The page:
ecosystems affect humans. Thus, sustainability of fisheries at an acceptable level of productivity and of the ecosystems they depend on requires a much broader understanding of appropriate and effective management than has been encompassed by traditional, single-species fishery management.
Marine-capture fisheries include commercial, recreational, subsistence, and various small-scale fisheries, with total landings dominated by the commercial sector. In addition to recent reported annual landings of about 84 million t of marine animals (including fish, molluscs, crustaceans, and some other species), marine plants (seaweeds) also are used for food, as well as some marine mammals and turtles. Fishing as a source of food and revenue in less-industrialized countries, traditionally important, has become even more important recently and accounted for 65 percent of the world's catch in 1993.
In addition to fish and invertebrates that were caught and landed, approximately 27 million t of nontarget animals (bycatch) were discarded each year in the early 1990s (discards were probably less in the late 1990s). Furthermore, fishing causes mortality that is never observed because of illegal fishing, animals that die after escaping from fishing gear, or animals that are killed by abandoned fishing gear. Thus, the biomass of fish and invertebrates killed by ocean fishing (not including aquaculture) probably exceeds 110 million t per year.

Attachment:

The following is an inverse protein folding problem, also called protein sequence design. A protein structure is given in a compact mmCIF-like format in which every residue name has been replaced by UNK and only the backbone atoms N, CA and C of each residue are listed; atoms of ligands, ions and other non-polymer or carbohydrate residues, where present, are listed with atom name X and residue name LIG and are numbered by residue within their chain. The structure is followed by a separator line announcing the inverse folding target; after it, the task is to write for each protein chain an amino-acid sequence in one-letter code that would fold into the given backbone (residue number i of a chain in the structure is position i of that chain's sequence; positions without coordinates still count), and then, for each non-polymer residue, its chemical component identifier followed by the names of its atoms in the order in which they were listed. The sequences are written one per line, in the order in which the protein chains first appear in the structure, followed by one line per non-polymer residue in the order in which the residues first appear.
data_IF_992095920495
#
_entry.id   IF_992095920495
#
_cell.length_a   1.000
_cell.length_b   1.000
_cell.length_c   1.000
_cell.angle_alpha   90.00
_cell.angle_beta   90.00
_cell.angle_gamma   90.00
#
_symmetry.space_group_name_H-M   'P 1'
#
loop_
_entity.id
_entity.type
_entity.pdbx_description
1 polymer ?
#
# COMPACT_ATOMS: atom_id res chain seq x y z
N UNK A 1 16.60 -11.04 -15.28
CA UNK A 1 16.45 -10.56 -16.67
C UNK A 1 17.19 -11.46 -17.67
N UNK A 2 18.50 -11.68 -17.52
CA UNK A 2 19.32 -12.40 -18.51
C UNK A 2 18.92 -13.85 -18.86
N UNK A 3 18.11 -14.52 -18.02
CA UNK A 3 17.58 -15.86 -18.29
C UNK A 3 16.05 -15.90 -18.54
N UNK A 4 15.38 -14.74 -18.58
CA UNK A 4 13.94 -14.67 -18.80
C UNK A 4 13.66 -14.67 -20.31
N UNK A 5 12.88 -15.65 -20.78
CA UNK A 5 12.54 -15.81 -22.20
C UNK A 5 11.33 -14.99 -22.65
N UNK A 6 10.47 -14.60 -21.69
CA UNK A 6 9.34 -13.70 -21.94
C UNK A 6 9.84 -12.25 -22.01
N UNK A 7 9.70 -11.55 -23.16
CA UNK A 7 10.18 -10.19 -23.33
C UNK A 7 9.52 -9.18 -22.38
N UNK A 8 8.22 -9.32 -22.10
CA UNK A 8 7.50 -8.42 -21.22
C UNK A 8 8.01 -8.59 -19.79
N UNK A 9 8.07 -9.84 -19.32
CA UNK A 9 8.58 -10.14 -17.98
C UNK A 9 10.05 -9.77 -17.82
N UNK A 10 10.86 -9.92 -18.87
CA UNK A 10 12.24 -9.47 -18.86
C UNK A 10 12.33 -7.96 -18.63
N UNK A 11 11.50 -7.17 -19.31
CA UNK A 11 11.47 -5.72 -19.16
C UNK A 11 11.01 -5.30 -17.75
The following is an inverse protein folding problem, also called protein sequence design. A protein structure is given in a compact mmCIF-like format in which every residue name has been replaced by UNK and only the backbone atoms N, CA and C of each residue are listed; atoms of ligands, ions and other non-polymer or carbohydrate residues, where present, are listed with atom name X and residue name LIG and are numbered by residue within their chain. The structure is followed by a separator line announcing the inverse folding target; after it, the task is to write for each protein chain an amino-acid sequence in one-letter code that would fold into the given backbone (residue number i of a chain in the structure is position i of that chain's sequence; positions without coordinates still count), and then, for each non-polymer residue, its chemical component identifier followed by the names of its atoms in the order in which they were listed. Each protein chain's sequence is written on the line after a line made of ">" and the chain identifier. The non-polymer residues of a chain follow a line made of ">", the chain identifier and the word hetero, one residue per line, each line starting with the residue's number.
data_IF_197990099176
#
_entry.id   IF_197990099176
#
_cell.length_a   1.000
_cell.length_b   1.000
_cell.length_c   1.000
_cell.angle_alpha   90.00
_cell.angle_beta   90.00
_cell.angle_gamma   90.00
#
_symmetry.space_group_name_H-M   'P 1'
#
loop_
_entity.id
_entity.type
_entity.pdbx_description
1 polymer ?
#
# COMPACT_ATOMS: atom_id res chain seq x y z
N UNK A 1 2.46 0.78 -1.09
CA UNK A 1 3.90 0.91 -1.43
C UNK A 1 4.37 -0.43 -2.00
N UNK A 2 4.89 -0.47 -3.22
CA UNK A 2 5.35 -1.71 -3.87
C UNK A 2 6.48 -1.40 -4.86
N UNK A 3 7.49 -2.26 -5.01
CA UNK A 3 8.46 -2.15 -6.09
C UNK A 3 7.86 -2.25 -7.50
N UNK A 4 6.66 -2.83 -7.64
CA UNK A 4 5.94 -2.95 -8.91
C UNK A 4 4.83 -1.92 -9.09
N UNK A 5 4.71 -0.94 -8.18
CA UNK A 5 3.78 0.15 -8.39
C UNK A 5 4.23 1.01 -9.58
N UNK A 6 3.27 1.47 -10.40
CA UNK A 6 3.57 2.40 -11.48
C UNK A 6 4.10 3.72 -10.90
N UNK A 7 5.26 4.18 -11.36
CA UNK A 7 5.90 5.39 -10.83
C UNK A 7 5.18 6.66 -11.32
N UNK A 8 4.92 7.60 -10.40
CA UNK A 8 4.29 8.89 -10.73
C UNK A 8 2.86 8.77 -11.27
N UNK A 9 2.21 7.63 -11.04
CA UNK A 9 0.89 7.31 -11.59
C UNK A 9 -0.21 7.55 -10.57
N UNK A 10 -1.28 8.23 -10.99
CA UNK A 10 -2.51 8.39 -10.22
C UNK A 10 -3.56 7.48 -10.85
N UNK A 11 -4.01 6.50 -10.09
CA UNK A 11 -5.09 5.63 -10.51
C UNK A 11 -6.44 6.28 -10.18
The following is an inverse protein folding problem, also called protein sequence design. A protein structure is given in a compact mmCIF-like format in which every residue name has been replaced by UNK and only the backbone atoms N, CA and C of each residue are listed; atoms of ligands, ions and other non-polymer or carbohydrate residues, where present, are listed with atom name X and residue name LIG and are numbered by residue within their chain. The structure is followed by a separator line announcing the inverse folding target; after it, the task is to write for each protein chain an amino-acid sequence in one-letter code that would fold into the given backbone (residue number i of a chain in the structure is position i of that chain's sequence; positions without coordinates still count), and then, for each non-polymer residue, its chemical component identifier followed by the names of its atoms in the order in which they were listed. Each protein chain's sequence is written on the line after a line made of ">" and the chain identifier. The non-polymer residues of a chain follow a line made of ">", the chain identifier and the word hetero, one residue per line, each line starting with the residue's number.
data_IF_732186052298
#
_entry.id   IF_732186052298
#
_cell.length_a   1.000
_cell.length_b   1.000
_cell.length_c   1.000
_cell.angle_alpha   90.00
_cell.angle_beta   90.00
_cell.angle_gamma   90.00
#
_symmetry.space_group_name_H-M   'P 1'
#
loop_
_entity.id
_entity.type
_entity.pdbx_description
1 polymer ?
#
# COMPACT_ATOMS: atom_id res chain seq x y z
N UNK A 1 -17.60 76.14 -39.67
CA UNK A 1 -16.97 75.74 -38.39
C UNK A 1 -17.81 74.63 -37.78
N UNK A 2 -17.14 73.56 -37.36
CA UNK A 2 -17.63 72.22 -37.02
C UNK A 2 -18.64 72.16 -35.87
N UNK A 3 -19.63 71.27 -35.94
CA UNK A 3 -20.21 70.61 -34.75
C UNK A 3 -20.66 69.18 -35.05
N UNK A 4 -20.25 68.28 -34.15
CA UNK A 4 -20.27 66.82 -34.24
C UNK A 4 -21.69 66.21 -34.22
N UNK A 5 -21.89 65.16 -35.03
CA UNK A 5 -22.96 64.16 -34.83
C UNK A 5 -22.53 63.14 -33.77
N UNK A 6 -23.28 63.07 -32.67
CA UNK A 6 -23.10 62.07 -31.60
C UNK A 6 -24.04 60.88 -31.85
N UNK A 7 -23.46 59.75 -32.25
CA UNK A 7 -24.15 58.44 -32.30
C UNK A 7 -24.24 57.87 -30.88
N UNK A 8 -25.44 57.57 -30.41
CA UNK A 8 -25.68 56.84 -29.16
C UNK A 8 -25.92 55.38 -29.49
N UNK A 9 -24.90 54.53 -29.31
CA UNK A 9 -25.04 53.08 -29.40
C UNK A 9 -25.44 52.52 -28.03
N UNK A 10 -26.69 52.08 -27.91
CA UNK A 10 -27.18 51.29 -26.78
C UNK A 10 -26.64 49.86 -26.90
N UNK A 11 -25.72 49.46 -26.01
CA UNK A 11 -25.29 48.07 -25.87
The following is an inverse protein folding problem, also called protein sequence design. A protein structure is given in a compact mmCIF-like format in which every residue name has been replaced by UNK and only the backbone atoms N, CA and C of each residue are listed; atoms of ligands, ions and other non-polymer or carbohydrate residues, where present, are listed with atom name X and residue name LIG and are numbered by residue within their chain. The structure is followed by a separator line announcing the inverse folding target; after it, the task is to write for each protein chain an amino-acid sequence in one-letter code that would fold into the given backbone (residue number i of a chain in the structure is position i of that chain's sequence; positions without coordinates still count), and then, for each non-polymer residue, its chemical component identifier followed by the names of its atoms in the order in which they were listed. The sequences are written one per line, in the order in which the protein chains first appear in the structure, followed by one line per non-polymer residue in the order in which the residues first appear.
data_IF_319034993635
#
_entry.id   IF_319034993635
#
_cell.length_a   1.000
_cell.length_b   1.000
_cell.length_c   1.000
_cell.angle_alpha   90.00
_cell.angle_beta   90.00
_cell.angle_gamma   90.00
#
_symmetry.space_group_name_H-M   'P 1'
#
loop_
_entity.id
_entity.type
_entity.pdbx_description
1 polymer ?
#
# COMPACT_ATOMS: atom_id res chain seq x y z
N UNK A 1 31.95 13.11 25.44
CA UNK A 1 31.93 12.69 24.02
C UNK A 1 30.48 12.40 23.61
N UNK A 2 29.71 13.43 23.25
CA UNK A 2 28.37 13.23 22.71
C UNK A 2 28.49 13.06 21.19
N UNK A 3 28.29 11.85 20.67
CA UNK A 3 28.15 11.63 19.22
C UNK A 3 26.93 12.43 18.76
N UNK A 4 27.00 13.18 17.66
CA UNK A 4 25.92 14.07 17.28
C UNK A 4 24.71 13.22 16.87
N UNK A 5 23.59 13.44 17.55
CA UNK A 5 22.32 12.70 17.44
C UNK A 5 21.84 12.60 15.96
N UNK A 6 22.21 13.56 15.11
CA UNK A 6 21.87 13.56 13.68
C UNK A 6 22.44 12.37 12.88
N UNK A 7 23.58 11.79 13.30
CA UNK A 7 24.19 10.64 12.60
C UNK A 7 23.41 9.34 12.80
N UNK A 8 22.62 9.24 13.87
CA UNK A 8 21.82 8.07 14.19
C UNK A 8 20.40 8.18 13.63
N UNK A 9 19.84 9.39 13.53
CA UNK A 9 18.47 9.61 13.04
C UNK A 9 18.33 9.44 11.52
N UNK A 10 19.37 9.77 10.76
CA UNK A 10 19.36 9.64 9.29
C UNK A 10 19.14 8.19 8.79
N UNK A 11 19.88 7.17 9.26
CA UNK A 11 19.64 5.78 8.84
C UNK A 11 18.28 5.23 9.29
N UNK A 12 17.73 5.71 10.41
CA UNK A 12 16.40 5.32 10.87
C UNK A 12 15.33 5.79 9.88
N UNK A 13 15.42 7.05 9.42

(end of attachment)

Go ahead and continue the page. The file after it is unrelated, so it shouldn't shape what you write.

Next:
Various estimates have been made of the total productivity of ocean ecosystems and the maximum long-term potential catch of marine animals. Many of the latter estimates are near 100 million t per year, suggesting that the current annual landings of 84 million t plus unreported mortality are near the maximum sustainable. However, considering species interactions, variations in the ability of individual species to withstand fishing mortality, global overfishing, and ecosystem degradation, it is possible that, under present management and fishery practices, the current catch cannot be exceeded or perhaps even continued on a sustainable basis. Considering individual stocks, about 30 percent globally are overfished,4 depleted, or recovering, and 44 percent are being fished at or near the maximum long-term potential catch rate.
In the United States, commercial marine fishery landings in 1996 were 4.5 million t, worth $3.5 billion (exvessel value, the value of first sales from a vessel). The total economic contribution of recreational and commercial fishing were each approximately $20 billion per year. However, approximately 33 percent of stocks that commercial and recreational fishers depend on were overfished
By overfishing the committee means fishing at an intensity great enough to reduce fish populations below the size at which they could provide the maximum long-term potential (sustainable) yield (see Chapter 2), or at an intensity great enough to prevent their recovery to that size. As described in this report, it follows that overfishing is a function of population size.